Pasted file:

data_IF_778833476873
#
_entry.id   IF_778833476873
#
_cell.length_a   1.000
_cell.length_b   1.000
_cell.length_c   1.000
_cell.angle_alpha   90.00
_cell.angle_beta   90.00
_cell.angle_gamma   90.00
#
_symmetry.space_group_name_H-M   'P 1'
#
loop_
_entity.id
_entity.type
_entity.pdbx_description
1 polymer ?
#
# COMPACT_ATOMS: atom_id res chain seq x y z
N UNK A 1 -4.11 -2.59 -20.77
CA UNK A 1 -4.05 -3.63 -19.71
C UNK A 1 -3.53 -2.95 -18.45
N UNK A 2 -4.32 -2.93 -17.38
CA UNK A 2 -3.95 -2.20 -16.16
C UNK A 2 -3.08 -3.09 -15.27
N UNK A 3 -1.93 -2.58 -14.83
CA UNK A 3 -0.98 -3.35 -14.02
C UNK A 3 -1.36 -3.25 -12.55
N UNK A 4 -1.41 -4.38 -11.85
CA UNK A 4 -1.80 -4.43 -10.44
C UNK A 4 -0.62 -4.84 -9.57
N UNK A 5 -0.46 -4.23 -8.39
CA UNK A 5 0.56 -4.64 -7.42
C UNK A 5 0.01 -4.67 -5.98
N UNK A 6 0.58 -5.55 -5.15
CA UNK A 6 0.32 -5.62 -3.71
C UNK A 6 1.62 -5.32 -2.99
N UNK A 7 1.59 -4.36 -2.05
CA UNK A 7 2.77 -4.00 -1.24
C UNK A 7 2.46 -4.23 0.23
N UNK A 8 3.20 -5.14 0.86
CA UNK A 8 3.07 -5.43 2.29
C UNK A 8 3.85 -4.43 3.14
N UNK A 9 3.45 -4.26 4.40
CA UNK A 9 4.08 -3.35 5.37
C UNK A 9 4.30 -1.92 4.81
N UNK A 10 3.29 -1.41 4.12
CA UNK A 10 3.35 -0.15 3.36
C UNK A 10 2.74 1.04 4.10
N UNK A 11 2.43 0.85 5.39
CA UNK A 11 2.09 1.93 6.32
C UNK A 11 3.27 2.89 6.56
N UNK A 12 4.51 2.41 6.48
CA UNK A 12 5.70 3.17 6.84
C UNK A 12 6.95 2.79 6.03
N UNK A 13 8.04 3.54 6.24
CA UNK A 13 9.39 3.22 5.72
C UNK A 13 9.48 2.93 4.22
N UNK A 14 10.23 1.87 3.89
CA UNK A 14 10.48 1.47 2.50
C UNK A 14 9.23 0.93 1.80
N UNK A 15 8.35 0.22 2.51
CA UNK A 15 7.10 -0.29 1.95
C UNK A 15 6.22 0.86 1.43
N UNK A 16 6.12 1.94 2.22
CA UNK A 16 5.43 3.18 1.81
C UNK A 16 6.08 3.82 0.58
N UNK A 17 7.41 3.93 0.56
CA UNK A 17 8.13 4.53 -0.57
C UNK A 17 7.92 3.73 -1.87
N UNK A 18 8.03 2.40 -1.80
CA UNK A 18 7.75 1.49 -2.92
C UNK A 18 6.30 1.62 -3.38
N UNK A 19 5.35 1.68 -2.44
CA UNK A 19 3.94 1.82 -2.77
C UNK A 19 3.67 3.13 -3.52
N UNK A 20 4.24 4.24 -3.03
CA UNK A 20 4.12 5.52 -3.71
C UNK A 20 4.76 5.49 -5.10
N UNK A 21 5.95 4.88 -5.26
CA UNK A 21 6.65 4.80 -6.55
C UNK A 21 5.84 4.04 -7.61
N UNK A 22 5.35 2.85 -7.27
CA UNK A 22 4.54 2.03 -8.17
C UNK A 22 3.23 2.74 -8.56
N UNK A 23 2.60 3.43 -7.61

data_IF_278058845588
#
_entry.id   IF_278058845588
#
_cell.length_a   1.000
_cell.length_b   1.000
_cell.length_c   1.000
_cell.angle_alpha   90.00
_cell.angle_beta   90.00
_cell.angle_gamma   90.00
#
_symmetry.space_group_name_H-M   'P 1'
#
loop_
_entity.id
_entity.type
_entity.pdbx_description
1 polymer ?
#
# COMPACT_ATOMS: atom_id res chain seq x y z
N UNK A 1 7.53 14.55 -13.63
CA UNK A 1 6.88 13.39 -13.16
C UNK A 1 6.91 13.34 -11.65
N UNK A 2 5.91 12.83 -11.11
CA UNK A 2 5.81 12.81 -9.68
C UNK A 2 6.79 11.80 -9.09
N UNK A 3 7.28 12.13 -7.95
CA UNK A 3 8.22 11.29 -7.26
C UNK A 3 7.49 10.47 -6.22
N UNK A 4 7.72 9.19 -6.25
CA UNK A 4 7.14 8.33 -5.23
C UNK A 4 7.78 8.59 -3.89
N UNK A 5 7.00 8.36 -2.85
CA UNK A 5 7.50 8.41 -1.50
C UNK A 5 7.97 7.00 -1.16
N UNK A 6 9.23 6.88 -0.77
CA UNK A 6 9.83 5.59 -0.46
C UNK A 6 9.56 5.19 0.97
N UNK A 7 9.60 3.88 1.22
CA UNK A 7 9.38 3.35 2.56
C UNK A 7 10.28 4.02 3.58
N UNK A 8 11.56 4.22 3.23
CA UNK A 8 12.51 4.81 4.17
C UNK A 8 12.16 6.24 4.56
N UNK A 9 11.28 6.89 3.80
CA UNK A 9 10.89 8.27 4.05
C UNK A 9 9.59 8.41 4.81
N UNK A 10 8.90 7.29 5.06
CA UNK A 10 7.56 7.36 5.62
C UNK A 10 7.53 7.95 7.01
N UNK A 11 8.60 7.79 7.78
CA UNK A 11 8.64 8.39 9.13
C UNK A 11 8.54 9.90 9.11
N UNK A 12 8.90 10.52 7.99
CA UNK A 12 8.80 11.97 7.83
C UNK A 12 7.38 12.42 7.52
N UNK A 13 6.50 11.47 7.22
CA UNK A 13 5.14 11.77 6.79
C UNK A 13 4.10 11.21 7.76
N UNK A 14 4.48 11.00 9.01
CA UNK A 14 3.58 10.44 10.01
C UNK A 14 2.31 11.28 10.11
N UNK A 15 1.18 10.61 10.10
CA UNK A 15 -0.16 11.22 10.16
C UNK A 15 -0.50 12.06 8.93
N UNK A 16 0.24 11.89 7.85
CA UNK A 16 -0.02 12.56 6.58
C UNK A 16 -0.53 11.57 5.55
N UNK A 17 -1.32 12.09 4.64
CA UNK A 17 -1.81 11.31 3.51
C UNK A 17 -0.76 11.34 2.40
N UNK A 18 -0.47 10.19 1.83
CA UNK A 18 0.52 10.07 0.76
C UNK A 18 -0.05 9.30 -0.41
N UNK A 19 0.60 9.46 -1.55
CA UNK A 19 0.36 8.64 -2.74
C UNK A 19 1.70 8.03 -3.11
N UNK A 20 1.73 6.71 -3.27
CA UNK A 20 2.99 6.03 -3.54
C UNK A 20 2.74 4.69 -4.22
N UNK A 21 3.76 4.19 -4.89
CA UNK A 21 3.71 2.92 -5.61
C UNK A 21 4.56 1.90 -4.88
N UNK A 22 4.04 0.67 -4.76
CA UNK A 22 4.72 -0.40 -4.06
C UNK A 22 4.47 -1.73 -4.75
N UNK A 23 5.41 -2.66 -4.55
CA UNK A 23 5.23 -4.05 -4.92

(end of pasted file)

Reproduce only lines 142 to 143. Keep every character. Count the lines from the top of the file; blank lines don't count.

CA UNK A 12 8.80 11.97 7.83
C UNK A 12 7.38 12.42 7.52